Carter gave a prophetic warning that a catastrophic event was plausible in 1998. Terrorist networks were no longer hiding in the shadow as they did during the Cold War. The Preventive Defense strategy, at that time, was outdated. Terrorist networks were embracing change, embedding with organized crime syndicates, drug and human traffickers, and money laundering which created the basic infrastructure of a terrorist organization. During this same time frame we saw the effects of globalization in the Sub-Sahara Africa as it folded in on its self and created lawless safe havens for terrorist organizations to freely operate. Carter predicted a catastrophic terror event would be a watershed event in U.S. history that would change law, challenge personal liberties, and ultimately make terrorism the focus of our national defense strategy (6). Carter and his team were virtually ignored until 9/11.
In the aftermath of 9/11 Zelikow sat on the 9/11 Commission. Many of the findings that the 9/11 Commission determined came from the 1998 article. Ultimately, the Department of Homeland Security (DHS) creation was in response to the large number of listed intelligence and operational failures among U.S. governmental agencies. These failures were over classification of intelligence, lack of information sharing, interagency competition in investigations, and multiple agencies conducting the same redundant tasks to name few. During DHS’s inception twenty- two federal agencies and 170,000 employees, which specialized in various disciplines ranging from law
enforcement to disaster mitigation, were pulled under the control of DHS in order to streamline information sharing and overall interagency cooperation.
In the years that followed many studies and reports to congress on the DHS suggest that the organization needed to be reformed due to over-all mismanagement and lack of any institutional control over the multiple agencies. The primary reason for concern is the organizations layer of bureaucratic red tape and political appointees who lack the ability and structural knowledge are hampering the Secretary of Homeland Defenses ability to lead U.S. security efforts (Carafano and Heyman, DHS 2.0: Rethinking the Department of Homeland Security 2004).
The DHS has a leviathan sized mission as it pertains to keeping the U.S. safe from terrorist activity. In 2003 report, Major Management Challenges and Program Risks: Department of Homeland Security, the Government Accounting Office (GAO) reported the DHS was a high risk organization for three reasons. First, the organization is too large to manage efficiently. The DHS creation is in response to the events of 9/11 without having a command structure properly planned. Second, among the 22 agencies under the DHS umbrella, there was a large amount of discord, strife, and competition before the merger. The merger did not quell the conflict, it actually added to the competition for funding and resources. Third, these failures expose the U.S. to other possibilities in regards to terrorism (Governement Accounting Office 2003).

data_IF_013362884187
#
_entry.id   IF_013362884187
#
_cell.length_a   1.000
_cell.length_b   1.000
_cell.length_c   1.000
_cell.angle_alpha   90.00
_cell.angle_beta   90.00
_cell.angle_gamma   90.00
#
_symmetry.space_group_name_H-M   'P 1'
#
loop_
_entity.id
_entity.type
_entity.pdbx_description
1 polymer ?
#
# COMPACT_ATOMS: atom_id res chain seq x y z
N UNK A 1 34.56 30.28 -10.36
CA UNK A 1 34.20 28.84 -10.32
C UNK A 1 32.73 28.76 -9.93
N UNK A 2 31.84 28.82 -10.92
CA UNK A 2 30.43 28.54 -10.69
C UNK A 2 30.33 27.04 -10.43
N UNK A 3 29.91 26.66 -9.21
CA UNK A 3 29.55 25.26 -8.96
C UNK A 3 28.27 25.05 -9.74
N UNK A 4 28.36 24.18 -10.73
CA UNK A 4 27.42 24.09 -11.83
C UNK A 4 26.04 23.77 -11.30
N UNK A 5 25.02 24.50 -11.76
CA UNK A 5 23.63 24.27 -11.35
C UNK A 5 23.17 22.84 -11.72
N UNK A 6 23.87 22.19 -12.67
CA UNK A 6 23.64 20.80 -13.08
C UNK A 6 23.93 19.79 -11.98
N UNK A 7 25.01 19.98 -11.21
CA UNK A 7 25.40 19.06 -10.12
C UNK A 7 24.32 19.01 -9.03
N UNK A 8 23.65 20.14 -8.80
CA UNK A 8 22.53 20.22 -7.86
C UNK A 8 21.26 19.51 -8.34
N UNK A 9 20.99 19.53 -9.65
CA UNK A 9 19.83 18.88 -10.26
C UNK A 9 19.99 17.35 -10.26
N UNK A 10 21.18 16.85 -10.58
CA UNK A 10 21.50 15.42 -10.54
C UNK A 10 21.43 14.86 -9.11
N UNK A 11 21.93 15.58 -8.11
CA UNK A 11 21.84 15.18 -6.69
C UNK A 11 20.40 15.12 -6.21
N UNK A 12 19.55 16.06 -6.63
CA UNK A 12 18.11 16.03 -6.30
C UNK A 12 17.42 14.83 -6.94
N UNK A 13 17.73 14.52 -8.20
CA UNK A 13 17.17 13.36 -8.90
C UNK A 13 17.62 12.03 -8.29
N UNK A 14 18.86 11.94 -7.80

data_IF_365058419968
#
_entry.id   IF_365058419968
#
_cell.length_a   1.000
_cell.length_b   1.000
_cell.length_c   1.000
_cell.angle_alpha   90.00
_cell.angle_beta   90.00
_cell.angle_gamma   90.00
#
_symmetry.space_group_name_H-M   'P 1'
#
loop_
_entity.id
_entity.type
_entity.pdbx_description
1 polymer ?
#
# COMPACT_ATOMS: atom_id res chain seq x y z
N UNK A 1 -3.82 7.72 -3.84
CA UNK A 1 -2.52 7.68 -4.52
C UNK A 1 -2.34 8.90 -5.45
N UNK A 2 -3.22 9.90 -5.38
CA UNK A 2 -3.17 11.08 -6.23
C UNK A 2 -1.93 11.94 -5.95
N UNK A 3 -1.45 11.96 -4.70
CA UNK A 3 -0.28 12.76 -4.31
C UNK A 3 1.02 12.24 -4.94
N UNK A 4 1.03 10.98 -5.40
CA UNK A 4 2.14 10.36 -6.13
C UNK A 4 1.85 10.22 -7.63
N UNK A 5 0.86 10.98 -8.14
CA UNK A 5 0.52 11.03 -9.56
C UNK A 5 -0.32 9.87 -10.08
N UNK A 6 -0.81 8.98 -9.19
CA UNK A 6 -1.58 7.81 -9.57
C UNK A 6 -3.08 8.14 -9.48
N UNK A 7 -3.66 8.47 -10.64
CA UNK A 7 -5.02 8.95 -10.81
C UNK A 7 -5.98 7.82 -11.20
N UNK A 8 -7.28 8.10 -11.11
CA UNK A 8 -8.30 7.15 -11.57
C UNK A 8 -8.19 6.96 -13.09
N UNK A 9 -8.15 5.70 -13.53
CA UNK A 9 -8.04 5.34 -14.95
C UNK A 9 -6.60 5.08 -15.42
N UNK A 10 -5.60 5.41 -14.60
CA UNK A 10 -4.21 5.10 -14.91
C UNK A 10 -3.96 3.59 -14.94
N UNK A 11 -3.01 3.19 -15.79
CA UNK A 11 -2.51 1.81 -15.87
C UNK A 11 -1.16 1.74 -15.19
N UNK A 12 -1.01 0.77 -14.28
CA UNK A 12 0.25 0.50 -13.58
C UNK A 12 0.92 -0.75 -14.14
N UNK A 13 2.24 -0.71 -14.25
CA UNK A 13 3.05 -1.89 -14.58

The GAO further outlines what DHS needs to do to alleviate some of the existing challenges they face now and in the future. DHS must effectively integrate discording agencies in order to foster an environment of partnerships and working environments. DHS must adopt and use public and private partnership business methods, as most of the protection Flynn mentioned earlier has fallen on the private sector and the dependency of first responders. “The private sector controls 85 % of the critical infrastructure in the nation. Indeed, unless a terrorist’s target is a military or other secure government facility, the first responders will almost certainly be civilians” (9/11 Commission 2004).
Finally, the DHS infrastructure must incorporate the maximum use of its brightest and best individuals and must foster interagency cooperation among multiple organizations and countries simultaneously (pg. 1).
Since 9/11 the U.S. has not experienced another 9/11 terrorist event, one could assume the DHS and the U.S. War on Terror is having a significant impact on terrorist activity. In 2011, The Heritage Foundation reported 40 terrorist plots had been thwarted since 9/11due to the efforts of DHS employees and power granted under the PATRIOT Act (Carafano and Zuckerman, War on Terrorism: 40 Terrorists Attacks Foiled Since 9/11 2011). Although the PATRIOT Act granted law enforcement agencies nationwide powers and abilities they did not have pre 9/11, the agency has stonewalled terror attacks on U.S. soil, and it is still failing at multiple levels.
At this point, it would not be wise to assume the U.S. is 100 percent safe from terror attacks or more importantly the ability or readiness to respond to one. The DHS track record for responding to natural disasters in the U.S. is poor, at best. One example is the DHS response to Hurricane Katrina. By the time Hurricane Katrina had made landfall the DHS had not established the roles and responsibilities that the public and private sectors would play in the survival and recovery of New Orleans, even though the energy and shipping facilities had been considered, “national critical infrastructure for which the U.S. government should take substantial responsibility in the event of a disaster” (Military Technology 2005). This is where Flynn related this wasn’t rocket science; it just was not completed in a timely manner.
There have been a number of theories for the dysfunction of the DHS as it pertains to disaster response. One primary theory is DHS does not have its priorities straight. DHS creation in response to the attacks of 9/11, with its primary focus being on prevention of future attacks. DHS thought process can be seen as one sided as 75 percent of the 3.35 billion in Federal grants were designated for counter-terrorism activities (pg. 104). Additionally, DHS was charged with not fully notifying local and state leaders about the magnitude of the event and many mass-causality centers were diverted to Iraq and Afghanistan leaving the homeland under sourced.
Of the 22 agencies that fall under DHS the Federal Emergency Management Agency (FEMA) has borne the brunt of the fallout in responding to disaster events. Prior to 9/11 FEMA held a cabinet level position within the Presidential Cabinet and responded to incidents with competence, ability, and utilized lessons learned to prevent the same mistakes in the future. Under the authority of DHS, FEMA lost its cabinet level position, lost independent funding, and FEMA’s competency and performance decreased significantly.